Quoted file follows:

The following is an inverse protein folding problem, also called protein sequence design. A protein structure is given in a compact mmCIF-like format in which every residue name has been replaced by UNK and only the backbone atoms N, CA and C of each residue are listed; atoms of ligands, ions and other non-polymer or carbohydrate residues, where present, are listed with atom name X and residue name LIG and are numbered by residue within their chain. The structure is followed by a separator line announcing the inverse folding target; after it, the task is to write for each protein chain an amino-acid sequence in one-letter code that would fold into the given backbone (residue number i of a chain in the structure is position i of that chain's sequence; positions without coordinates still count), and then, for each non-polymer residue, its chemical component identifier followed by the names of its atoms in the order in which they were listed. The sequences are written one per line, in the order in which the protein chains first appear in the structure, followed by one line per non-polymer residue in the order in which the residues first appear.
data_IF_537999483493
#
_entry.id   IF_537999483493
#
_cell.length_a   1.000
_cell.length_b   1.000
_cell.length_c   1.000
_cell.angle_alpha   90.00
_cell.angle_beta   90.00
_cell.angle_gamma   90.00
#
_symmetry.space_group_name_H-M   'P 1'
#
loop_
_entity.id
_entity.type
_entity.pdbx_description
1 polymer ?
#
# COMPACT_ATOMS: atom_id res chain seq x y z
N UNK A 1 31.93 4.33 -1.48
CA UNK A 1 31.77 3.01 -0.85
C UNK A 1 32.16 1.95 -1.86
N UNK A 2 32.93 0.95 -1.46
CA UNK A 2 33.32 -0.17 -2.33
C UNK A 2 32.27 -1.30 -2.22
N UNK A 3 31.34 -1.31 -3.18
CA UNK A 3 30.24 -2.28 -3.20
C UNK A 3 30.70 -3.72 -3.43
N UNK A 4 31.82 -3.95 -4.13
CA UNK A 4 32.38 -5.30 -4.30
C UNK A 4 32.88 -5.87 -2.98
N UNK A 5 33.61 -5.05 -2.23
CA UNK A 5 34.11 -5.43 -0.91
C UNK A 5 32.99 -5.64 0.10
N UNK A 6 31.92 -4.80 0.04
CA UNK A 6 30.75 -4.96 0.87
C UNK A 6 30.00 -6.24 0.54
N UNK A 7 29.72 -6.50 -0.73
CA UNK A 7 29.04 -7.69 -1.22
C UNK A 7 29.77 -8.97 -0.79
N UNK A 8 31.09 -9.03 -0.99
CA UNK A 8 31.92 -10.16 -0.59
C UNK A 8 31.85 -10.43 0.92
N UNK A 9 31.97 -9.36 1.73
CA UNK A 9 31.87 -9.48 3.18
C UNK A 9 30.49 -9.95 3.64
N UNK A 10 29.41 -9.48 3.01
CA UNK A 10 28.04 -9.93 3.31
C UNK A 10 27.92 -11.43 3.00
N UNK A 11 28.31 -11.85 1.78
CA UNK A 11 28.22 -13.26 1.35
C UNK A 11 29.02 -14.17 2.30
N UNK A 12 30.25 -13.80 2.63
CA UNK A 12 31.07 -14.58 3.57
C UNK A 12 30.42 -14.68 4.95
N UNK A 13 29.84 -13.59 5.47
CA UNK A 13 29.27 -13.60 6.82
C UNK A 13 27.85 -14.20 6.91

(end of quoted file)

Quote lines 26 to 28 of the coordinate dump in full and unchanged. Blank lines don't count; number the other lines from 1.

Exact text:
CA UNK A 2 33.32 -0.17 -2.33
C UNK A 2 32.27 -1.30 -2.22
N UNK A 3 31.34 -1.31 -3.18